Tuesday, May 31, 2005


Check this amazing blog out--people's secrets on postcards. It's scary and amazing.

Tuesday, May 24, 2005

Me at the Ear Inn

Hey! I'm reading at the Ear Inn on June 18th at 3:00! It's a saturday! I wish it were sunday! Cause that's my fun day! Click the link above. Hope you can come.

Reading the new Michael Palmer book, Company of Moths. I have a soft place for Palmer. Everyone goes on about how experimental he is, but I just love him cause he draws his imagery from lovely architypes, makes little fragmented myths.

Saturday, May 21, 2005


Got a copy of the galley for the new Bidart book. For a long time, I couldn't connect with Bidart's work, then I saw him read "Music like Dirt," the Pulitzer-nominated chapbook that makes up the first section of Stardust. Reading his books with the intensity of his voice in my head made a lot more sense out of them. At this point, I think he's one of the more essential poets writing now. He has a deep sense of what it is to be one individual in the world, of the way in which all we can really do is make things, and of the deep loneliness that comes of putting one's energy out into the world and having little, if anything, come back. A pretty essential human problem, I think.

The book is, of course, stunning. Probably he'll win something for it. It opens with "Music Like Dirt," his sequence about "making." That is followed by a few discreet poems, the best of which are "Curse," one of the most believable poetic responses to 9/11 I've read, "phenomenology of the Prick," and "The Soldier who Guards the Frontier." Then is the requisite Bidart long poem, "The Third Hour of the Night," a prosey account of the life of a sculptor in the Pope's court, the violent third part of which is terrifying and filled with energy.

Do many young poets read Bidart? I don't have a clear sense, but I think so. He really only publishes in the big journals, never in young magazines, and he doesn't teach in MFA's much, so he's a bit out of that loop. He's a close friend of Lucie Brock-Broido at Columbia, so we heart a lot about him there, and he us taught a bit. He seems a bit outside of the trends to me, though he does have a bit to do with the work of other poets who began publishing in the late 70's and 80's--Lucie BB, Henri Cole--at least where that intensity is concerned. I think everyone should read him.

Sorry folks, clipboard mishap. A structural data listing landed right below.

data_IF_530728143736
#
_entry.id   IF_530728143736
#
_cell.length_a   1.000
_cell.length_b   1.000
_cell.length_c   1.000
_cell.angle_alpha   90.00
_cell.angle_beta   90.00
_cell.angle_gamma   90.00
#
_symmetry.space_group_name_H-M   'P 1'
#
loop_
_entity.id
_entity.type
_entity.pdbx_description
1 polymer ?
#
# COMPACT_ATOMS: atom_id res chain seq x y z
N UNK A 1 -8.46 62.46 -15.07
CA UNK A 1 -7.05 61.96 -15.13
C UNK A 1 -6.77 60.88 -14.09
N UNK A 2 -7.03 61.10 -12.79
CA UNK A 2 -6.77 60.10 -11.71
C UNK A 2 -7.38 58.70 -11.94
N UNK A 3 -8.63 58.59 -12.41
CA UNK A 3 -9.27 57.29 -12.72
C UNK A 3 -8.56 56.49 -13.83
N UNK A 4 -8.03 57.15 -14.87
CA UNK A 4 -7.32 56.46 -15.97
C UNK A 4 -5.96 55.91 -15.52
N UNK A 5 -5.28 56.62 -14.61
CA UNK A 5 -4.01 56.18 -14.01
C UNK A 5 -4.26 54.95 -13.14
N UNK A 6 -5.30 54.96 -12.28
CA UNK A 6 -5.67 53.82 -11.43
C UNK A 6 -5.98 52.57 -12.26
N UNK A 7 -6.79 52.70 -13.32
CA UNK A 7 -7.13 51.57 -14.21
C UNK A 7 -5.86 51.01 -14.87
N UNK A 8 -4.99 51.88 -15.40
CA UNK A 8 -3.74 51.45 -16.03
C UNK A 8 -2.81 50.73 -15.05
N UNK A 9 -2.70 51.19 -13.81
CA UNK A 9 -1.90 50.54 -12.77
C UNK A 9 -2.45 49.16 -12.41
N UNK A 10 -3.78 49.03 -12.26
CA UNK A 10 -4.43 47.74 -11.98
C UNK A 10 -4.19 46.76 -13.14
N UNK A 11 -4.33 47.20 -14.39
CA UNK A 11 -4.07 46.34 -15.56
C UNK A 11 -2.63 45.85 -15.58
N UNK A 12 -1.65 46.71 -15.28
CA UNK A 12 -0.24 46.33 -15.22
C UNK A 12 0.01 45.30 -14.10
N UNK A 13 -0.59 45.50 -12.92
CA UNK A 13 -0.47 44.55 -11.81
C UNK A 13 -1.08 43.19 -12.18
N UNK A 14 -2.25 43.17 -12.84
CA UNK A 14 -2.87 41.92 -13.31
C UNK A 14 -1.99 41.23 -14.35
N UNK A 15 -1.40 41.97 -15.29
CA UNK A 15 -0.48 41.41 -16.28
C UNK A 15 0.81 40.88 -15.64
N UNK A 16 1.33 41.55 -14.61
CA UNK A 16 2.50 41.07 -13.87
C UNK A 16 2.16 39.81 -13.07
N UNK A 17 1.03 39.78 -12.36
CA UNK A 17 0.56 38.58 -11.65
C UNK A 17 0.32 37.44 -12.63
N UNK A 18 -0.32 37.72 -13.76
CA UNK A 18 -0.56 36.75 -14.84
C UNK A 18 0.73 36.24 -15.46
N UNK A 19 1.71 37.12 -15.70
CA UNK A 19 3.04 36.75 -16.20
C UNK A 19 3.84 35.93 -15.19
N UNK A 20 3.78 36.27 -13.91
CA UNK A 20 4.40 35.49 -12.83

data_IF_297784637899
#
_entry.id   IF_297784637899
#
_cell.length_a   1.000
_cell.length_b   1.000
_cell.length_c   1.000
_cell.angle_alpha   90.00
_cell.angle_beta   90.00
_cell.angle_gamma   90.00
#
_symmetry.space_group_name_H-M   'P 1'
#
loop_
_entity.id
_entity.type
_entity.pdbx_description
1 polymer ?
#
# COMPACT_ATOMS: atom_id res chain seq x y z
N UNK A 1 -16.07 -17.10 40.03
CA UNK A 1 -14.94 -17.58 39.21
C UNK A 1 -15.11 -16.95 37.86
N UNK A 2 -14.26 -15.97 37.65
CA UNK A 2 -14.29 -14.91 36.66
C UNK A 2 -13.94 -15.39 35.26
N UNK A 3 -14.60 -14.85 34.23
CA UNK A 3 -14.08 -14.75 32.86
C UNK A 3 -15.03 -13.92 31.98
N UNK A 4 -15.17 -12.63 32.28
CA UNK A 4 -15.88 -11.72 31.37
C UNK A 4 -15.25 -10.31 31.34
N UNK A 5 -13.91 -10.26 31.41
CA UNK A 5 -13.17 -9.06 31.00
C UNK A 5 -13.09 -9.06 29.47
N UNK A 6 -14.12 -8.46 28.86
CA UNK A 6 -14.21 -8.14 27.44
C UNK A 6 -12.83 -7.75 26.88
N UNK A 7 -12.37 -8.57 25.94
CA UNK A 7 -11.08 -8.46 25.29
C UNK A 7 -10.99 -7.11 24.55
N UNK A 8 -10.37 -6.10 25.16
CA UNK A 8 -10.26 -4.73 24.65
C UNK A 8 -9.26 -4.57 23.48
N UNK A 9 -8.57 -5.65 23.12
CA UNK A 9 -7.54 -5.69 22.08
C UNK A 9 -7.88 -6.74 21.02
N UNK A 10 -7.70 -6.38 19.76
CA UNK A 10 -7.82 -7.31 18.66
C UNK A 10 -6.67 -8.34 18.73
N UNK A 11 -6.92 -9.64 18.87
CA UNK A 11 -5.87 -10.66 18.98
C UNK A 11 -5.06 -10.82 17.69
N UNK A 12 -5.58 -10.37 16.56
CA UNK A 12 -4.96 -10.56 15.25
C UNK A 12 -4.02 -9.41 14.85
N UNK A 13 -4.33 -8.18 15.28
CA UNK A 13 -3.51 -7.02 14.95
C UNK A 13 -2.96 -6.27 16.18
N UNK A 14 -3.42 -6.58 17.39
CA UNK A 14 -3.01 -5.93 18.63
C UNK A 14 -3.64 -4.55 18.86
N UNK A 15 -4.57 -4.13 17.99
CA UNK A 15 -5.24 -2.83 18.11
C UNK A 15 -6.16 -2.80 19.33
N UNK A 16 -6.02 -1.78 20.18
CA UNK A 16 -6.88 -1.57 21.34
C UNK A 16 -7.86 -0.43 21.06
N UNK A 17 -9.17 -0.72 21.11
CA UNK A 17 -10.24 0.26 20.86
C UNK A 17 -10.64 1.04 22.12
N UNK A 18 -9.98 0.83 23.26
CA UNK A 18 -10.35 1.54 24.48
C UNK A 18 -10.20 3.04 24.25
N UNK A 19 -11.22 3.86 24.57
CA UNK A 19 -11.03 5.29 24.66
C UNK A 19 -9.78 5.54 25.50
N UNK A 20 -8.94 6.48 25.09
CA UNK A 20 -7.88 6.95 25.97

Also reading Susan Wheeler's Ledger, which I'm reviewing for Chelsea. Very good, though a little hard to get into. Astonishing long poem at the end, sort of written after "Self-Portrait in a Convex Mirror." Read all about it in Chelsea in a few months.

No big acceptances or rejections, except Bread Loaf (why don't they want me?) and letters from Verse and Volt saying they're not reading right now. Wasted Stamps.

Friday, May 20, 2005


My dearest friend has a wonderful business called Empire Waste Designs making hilarious and empathic subversive T-Shirts, among other things. Check her site out! Do it!

Saturday, May 14, 2005

I'm cool

Friday night, B is asleep. I guess we were both pretty beat. There was something in the air this week, something evil and exasperating, and it made all kinds of things go wrong or seem difficult. Why, I wonder, or what, was it. I only hope it's run its course.

Now I'm off to read sonnets until I'm sleepy.

Friday, May 13, 2005

I like Keith Jarrett

One of the two women I lived with my senior year of college was a pianist. She and I used to play music together sometimes--I accompanied her piano playing with a djembe or drum set. How collegeish. But we made some lovely music, and it was lovely to us because, at its best, it vaguely, hopefully echoed Keith Jarrett's solo piano concerts. (That's not to say we played anything that really resembled Jarrett, only that, when we sounded good, we thought we sounded good because we thought we sounded like Jarrett).

Anyway, that roommate introduced me to Jarrett's music early that year, via the Koln Concert, and I very quickly fell in love with the deep and sweeping melodies that characterized the solo concerts. It took me a little longer to get my head around the more fragmented and complex reimaginings of the Standards Trio (which features Jack Dejonette, one of my, and every other drummer's, heroes), but many of those albums, especially the Tokyo '96 concert, have made indelible impressions on me.

And so, through the last six years of music-listening, which have taken me through intense preoccupations with jazz interspersed with prolonged forays into rock, I have kept up with Jarrett's new work, and was even lucky enough to see the Standards Trio (from almost inexplicably high up) at Carnegie Hall. At the moment, I'm listening to his new album, "Radiance," Jarrett's first solo piano concert recording in more than a decade.

It's more fragmented and less melodic than his previous concerts, which, according to his liner notes, is his goal. The same has recently been true of the Trio, which released an album or two of hard-to-follow, but ultimately rewarding improvisations in the last few years. I'm not sure how the album works on me yet, but the second disc is more melodic and lyrical than the first. I'm glad to have this new music, though. Jarrett, like Joni Mitchell, Zappa, Bill Frissell, Gillian Welch, and a few other artists, makes some of the music with which I most deeply identify. I wonder how much that has to do with the fact that, ultimately, he strikes me as an artist who is pretty solopsistic.